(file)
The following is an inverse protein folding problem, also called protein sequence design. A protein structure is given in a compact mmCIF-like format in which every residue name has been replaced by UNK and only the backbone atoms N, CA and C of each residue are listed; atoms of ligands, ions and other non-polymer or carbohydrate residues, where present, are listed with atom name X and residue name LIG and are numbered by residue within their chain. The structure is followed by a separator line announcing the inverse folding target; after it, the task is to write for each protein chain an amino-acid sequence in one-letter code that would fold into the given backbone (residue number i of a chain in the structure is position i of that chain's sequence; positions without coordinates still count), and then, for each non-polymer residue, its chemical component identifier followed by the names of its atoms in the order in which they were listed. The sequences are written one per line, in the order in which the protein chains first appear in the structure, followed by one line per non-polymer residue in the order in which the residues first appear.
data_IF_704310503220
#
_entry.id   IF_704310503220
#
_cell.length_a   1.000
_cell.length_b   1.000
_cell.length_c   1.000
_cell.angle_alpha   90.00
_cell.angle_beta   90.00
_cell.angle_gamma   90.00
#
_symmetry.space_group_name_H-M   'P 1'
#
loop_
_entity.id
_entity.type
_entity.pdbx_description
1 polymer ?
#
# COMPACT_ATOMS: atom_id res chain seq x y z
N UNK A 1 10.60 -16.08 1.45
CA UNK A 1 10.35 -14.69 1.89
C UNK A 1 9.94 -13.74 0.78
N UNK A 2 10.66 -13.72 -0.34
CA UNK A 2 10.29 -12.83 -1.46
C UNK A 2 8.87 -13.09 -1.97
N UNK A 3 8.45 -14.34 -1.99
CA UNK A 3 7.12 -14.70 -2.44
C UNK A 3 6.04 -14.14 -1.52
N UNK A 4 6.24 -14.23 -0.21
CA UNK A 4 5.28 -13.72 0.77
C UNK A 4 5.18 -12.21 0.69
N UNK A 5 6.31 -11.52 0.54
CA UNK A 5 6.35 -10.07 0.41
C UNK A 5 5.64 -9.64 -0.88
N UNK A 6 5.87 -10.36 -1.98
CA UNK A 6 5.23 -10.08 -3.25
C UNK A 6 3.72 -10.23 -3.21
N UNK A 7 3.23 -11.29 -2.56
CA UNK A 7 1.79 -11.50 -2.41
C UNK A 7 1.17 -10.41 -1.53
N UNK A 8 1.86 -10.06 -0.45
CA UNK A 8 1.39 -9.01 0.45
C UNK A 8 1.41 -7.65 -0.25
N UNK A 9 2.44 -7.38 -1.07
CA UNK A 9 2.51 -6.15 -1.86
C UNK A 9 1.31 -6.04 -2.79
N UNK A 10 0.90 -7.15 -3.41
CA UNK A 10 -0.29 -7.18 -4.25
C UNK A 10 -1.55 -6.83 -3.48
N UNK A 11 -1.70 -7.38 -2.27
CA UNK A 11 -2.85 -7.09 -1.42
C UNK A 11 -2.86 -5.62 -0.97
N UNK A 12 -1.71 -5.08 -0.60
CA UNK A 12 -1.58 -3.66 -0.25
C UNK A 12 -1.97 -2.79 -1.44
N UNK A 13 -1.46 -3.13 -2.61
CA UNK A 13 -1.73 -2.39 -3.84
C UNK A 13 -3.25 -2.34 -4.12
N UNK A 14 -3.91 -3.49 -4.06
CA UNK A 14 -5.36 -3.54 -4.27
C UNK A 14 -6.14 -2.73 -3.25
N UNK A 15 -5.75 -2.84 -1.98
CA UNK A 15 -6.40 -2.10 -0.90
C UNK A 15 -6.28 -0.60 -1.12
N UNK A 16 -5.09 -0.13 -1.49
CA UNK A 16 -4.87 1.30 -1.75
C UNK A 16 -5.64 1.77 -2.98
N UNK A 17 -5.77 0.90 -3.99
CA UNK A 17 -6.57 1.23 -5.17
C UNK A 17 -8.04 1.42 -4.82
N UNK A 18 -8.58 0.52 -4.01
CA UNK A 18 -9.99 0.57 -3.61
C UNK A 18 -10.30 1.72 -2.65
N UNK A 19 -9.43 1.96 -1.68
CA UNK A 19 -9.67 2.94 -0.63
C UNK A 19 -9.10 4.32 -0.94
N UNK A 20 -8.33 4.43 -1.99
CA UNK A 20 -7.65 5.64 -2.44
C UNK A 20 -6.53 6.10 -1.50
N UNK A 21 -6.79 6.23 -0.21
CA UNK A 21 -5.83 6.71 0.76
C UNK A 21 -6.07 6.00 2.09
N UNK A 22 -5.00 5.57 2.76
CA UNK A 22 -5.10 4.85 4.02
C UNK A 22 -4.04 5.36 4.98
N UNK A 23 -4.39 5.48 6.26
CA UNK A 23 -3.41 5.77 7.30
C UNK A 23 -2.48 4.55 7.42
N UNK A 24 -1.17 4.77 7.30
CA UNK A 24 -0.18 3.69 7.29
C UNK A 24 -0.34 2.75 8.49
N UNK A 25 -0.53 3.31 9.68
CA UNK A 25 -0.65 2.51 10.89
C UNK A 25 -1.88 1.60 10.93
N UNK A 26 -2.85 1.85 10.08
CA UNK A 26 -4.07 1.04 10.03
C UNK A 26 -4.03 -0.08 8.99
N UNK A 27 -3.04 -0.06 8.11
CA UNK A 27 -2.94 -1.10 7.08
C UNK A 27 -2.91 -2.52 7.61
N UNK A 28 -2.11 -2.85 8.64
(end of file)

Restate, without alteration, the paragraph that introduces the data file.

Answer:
The following is an inverse protein folding problem, also called protein sequence design. A protein structure is given in a compact mmCIF-like format in which every residue name has been replaced by UNK and only the backbone atoms N, CA and C of each residue are listed; atoms of ligands, ions and other non-polymer or carbohydrate residues, where present, are listed with atom name X and residue name LIG and are numbered by residue within their chain. The structure is followed by a separator line announcing the inverse folding target; after it, the task is to write for each protein chain an amino-acid sequence in one-letter code that would fold into the given backbone (residue number i of a chain in the structure is position i of that chain's sequence; positions without coordinates still count), and then, for each non-polymer residue, its chemical component identifier followed by the names of its atoms in the order in which they were listed. The sequences are written one per line, in the order in which the protein chains first appear in the structure, followed by one line per non-polymer residue in the order in which the residues first appear.